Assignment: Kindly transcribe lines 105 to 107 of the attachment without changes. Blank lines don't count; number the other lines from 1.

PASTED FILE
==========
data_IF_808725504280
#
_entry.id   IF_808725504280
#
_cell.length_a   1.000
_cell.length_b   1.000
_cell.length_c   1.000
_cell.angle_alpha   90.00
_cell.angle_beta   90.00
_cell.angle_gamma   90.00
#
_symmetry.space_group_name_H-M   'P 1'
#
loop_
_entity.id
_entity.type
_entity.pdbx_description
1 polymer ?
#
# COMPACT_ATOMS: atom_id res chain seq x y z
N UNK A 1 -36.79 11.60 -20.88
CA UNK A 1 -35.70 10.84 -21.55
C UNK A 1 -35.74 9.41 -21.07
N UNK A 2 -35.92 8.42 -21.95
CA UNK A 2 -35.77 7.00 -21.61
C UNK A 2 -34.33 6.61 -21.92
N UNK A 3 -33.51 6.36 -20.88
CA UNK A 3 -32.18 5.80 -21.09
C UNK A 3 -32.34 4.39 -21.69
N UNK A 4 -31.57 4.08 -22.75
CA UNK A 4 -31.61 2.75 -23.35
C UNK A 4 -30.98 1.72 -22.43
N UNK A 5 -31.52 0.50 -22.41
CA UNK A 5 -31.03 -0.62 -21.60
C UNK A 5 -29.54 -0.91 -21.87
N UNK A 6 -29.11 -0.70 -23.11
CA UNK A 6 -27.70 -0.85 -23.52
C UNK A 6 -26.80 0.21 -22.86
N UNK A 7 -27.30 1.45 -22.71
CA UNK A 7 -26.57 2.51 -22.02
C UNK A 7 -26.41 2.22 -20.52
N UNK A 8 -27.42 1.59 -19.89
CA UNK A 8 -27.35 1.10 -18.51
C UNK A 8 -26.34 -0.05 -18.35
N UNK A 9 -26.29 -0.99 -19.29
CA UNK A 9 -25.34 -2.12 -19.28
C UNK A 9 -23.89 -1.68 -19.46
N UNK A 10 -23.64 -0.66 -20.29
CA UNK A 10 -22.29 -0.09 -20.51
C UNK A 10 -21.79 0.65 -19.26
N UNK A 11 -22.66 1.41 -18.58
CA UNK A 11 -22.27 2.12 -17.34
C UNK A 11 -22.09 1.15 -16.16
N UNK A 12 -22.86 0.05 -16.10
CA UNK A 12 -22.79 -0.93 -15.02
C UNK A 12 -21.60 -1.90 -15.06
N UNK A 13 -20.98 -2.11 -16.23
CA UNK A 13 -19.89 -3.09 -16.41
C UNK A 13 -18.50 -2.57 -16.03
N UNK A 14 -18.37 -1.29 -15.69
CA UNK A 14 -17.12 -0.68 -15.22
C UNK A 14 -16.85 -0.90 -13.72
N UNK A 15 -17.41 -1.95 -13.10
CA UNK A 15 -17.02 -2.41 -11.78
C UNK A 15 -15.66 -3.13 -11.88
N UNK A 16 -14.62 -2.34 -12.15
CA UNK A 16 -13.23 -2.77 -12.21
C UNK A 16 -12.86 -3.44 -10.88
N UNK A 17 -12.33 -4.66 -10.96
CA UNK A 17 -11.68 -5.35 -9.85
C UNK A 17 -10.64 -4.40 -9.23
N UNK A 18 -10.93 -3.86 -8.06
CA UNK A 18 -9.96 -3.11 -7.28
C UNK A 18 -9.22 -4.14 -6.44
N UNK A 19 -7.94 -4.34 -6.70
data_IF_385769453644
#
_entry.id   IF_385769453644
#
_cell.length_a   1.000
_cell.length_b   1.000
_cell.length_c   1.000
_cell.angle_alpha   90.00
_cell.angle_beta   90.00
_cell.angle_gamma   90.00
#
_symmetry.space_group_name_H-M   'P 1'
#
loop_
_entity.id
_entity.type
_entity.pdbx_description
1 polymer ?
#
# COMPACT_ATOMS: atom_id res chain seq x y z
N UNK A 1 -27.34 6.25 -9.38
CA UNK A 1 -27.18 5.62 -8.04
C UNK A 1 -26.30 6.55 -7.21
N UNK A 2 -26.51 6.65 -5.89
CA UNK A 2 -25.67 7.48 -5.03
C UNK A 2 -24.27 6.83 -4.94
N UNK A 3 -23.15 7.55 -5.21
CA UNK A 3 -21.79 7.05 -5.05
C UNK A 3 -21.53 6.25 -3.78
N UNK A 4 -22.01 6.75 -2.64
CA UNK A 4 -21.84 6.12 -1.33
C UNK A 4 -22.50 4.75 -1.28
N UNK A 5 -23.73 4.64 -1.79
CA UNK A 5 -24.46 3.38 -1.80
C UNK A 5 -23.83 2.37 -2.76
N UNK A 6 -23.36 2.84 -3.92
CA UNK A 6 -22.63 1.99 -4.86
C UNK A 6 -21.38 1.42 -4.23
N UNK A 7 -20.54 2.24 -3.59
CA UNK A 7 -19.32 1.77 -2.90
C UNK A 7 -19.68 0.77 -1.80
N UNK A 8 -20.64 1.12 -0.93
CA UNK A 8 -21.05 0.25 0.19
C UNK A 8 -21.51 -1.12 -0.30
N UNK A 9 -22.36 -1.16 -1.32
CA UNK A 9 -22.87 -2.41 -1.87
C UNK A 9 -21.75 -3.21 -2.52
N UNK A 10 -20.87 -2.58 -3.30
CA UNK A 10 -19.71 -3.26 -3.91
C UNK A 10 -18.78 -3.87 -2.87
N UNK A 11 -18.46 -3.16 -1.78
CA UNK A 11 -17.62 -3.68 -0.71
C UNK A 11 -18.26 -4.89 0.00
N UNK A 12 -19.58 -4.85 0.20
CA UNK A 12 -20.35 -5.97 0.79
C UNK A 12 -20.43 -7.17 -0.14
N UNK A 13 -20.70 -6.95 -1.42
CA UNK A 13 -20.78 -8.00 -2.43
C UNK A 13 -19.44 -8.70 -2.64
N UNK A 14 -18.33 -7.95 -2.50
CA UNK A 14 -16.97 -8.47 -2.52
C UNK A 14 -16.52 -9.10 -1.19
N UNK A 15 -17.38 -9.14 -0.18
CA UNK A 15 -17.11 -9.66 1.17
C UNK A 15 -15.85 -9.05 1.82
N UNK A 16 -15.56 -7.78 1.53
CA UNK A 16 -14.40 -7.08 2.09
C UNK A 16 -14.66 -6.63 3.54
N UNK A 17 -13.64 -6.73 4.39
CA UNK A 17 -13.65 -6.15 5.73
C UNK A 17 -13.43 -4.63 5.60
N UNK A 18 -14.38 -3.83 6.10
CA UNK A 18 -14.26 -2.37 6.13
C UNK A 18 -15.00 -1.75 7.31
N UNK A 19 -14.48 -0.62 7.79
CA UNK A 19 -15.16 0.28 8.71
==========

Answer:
N UNK A 4 -22.01 6.75 -2.64
CA UNK A 4 -21.84 6.12 -1.33
C UNK A 4 -22.50 4.75 -1.28